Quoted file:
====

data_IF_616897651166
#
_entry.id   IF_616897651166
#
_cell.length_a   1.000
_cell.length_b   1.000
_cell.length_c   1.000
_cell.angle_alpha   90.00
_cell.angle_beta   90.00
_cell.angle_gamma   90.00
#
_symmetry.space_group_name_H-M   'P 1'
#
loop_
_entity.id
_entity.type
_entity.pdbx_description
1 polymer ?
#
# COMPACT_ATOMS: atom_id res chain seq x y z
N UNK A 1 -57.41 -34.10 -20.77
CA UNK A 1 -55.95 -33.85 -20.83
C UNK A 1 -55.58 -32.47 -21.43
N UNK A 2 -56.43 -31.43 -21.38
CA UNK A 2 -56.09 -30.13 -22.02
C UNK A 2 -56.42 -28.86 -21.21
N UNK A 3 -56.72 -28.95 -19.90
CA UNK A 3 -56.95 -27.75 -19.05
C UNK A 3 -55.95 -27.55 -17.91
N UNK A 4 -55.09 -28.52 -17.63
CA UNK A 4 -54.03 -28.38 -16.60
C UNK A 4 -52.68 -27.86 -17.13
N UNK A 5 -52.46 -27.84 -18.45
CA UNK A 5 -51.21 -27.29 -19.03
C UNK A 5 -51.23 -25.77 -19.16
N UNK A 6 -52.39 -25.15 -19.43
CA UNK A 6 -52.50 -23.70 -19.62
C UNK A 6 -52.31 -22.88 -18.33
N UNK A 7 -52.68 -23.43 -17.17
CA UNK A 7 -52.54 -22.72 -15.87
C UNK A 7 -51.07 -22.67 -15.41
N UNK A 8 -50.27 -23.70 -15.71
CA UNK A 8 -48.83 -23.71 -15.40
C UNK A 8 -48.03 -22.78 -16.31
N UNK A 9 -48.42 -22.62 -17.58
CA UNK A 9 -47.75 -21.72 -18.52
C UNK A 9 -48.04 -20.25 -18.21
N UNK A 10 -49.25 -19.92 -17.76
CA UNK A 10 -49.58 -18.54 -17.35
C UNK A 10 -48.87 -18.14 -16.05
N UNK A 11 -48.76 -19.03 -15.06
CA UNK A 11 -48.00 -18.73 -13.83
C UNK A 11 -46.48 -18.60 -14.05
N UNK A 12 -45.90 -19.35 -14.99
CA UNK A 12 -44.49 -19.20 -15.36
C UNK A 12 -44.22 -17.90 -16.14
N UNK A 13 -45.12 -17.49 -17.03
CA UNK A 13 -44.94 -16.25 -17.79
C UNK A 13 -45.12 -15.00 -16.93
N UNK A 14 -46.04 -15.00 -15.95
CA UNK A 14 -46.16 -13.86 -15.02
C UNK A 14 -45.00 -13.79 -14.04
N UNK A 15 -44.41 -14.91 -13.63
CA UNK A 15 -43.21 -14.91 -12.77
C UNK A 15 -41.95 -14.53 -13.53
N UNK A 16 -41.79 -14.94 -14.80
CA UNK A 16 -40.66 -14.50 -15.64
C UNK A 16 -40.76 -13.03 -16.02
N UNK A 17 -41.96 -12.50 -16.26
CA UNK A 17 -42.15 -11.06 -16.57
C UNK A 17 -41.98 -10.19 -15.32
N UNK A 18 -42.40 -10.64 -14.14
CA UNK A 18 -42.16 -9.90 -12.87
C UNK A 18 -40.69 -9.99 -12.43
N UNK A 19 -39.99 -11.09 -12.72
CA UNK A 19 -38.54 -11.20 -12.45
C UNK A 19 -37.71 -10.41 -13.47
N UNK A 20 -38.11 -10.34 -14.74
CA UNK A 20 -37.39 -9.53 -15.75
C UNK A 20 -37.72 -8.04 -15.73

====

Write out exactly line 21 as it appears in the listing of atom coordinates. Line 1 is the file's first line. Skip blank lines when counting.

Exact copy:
N UNK A 1 -57.41 -34.10 -20.77